How Do You Stay Somewhere Forever?
Maybe it was naive to think I could live in my apartment for as long as I wanted to, but that was the plan.
Perhaps it’s a testament to never saying anything aloud — a “kaynahorah,” my Jewish mother would say, or a jinx, as anyone else would say — but on January 8, I was talking with a handful of co-workers in the office kitchen about apartments and moving.
“I’ve lived in my apartment for about 10 months, and we’re going to renew soon,” I explained. It was my second Chicago apartment, and I loved it with all of my heart. “I’m so glad I don’t have to move this year.”
And then — like clockwork, or curse-work, depending on what you choose to believe — less than eight hours later, I received an email informing me that we would not be able to renew our lease when it expired.
We found our apartment — The Apartment, if you will — after a long search in the winter of last year. It was the third of three we looked at on a very cold Saturday morning. The Apartment was beautiful. Our windows faced east, and our living and dining room were flooded with light every day. We had exposed brick walls. The kitchen was enormous, with enough room for a table for us to eat at. We loved it.
Over time, this apartment became a home. We made an effort to decorate. We hung art on the walls. We bought rugs. We hosted parties that felt notable and exciting. Living here felt good. We knew how to interact with each other in the space, but we also knew how to make it our own. It was so big and wonderful — it was possible to feel alone even when everyone was home. In the summer, we’d open up all of our windows and eat pizza at the dining room table. It wasn’t much, but for the three of us, it was special.
Through the summer and fall, my two roommates left the apartment for jobs on opposite coasts. This is a natural part of living in the Midwest: Sooner or later, everyone you know picks a coast. I remained the anchor, and two new and wonderful roommates moved in. When they did, in August and November, respectively, the main question was: “What happens when the lease is up?” to which I always said, “We renew.”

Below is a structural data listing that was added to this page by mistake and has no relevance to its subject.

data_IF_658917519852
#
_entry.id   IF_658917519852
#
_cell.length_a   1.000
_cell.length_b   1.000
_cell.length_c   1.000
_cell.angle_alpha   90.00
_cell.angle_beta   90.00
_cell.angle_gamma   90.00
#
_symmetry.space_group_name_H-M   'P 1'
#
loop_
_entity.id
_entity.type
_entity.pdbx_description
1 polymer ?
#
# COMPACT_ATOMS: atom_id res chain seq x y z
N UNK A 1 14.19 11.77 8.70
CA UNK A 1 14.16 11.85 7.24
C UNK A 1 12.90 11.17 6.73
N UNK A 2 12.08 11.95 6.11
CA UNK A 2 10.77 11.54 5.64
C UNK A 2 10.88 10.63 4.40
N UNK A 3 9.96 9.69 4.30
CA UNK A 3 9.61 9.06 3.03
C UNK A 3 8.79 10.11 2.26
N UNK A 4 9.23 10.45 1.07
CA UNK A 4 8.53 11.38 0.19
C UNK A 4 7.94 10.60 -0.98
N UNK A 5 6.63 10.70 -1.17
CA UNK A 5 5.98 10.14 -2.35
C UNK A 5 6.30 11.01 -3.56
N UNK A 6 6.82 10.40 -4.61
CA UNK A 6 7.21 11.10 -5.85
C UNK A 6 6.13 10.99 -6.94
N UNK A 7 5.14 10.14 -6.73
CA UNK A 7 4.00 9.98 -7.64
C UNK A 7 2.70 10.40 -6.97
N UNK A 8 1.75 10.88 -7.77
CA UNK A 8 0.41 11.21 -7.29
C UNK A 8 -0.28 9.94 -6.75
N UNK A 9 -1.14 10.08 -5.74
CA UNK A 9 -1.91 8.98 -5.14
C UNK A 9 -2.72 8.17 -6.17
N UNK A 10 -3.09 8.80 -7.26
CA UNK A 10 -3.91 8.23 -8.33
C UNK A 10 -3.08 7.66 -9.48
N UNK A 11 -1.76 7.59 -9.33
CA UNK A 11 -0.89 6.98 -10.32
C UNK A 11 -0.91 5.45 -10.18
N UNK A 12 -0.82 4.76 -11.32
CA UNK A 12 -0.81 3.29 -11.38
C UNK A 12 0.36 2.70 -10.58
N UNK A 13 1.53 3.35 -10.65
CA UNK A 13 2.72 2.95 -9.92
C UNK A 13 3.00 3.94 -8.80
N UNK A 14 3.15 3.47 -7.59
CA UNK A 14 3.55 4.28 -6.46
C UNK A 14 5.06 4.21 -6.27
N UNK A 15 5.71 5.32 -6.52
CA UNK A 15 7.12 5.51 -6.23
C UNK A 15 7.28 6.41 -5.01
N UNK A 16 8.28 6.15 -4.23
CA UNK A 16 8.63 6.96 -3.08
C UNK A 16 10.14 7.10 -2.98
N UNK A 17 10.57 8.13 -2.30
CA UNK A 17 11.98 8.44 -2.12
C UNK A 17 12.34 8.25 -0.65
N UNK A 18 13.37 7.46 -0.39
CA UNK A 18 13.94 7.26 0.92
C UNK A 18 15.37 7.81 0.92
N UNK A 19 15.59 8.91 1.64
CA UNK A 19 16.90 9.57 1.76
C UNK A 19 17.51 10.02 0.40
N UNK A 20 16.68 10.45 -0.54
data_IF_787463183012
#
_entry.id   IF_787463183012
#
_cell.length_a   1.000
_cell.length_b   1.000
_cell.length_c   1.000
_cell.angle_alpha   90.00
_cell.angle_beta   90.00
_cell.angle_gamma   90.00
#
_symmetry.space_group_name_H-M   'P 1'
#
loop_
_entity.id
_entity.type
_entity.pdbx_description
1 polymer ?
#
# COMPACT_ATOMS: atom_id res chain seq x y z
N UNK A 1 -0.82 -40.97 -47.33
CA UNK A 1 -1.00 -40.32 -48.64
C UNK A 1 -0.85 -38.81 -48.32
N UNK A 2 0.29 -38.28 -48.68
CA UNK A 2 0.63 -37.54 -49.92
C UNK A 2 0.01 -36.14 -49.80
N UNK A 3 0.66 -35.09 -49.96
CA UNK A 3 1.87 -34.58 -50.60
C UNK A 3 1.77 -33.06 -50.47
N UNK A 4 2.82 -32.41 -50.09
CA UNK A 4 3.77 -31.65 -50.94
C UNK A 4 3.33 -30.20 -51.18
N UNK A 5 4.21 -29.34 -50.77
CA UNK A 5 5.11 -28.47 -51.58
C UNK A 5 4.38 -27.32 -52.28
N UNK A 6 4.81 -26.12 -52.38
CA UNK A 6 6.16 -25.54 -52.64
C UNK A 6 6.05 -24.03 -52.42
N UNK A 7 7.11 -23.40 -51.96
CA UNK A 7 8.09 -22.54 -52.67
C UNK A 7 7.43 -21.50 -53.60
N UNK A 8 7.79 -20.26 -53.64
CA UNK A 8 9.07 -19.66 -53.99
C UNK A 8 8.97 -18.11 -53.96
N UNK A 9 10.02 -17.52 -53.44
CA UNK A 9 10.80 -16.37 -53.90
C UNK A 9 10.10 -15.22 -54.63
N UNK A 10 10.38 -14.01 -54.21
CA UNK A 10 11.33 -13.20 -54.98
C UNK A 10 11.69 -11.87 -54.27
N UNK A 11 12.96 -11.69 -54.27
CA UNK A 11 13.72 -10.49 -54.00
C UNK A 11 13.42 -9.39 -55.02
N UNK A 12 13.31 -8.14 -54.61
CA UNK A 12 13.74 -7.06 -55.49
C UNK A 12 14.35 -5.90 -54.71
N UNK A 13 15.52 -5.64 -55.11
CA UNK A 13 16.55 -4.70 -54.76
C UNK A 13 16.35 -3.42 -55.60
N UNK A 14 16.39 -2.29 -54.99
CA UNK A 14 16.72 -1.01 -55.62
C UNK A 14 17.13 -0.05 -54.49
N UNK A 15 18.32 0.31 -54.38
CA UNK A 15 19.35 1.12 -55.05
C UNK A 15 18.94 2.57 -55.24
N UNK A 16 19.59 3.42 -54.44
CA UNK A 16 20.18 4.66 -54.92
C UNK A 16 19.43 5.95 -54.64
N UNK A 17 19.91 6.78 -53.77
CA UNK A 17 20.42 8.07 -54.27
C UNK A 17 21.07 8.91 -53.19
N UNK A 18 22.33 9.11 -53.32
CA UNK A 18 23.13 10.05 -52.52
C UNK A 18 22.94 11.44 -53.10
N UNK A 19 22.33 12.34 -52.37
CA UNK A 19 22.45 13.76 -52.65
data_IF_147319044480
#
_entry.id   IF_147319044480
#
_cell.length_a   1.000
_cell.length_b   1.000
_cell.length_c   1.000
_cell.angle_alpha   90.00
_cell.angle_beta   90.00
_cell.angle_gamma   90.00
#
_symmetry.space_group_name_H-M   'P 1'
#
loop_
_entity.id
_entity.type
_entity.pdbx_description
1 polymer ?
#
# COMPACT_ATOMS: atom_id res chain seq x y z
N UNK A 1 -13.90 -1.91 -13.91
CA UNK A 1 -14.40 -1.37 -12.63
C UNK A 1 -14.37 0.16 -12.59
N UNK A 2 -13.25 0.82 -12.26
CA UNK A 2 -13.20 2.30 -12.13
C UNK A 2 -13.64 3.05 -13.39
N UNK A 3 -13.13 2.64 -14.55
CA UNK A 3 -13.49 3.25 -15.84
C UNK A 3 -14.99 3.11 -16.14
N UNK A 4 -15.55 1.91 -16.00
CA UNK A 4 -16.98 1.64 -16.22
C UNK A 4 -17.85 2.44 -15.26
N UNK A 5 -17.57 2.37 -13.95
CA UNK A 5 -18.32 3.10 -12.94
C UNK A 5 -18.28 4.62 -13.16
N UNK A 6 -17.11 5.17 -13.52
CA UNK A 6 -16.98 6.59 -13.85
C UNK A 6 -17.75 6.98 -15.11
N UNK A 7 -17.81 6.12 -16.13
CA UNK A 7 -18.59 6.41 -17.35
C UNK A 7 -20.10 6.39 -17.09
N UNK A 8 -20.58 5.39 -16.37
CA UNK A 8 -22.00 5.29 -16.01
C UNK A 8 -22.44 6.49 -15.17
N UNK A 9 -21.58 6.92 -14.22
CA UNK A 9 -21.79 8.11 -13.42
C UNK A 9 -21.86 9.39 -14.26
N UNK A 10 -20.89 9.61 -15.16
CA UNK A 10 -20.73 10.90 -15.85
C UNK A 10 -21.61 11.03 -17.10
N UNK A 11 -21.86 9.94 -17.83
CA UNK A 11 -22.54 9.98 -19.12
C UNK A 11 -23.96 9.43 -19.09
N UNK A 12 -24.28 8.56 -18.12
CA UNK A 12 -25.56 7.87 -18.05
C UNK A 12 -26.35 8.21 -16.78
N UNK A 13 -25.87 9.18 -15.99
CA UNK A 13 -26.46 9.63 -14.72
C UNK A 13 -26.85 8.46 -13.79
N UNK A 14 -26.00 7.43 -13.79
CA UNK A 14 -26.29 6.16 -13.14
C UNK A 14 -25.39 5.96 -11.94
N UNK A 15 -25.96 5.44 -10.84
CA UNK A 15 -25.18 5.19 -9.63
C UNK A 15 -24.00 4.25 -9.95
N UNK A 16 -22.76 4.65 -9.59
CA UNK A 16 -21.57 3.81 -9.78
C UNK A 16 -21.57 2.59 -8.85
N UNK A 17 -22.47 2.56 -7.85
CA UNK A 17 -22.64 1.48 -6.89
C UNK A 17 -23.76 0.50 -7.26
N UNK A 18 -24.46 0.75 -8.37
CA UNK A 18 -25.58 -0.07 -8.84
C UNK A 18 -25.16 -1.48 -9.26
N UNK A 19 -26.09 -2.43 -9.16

It’s perhaps naive of me to have thought that I could stay in this apartment as long as I wanted, but that was the plan. I opened the email from my building’s management with the same eagerness I’d open an email about a clothing sale or a horoscope — “sure, OK, I’ll click this, can’t imagine it’d be anything bad” — and felt my stomach drop when I read the word “non-renewal.”
Leases expire all the time. I’m aware of this! Landlords and management companies are under no real obligation to keep their tenants. Our building’s management company was refurbishing all of the apartments in our complex to reflect “vintage elegance in Lakeview.” If you’re unfamiliar with Chicago neighborhoods, Lakeview is the all-American, state school neighborhood. It’s also huge, divided up into little sub-neighborhoods like East Lakeview, Wrigleyville, the Southport Corridor, Boystown, and, of course, the lake. It’s basic in every sense of the word; it is not and very likely will never be “vintage elegance.” There’s a sick humor to being gentrified out of a neighborhood where, on any given summer night, I’d see a 20-year-old throw up on the sidewalk.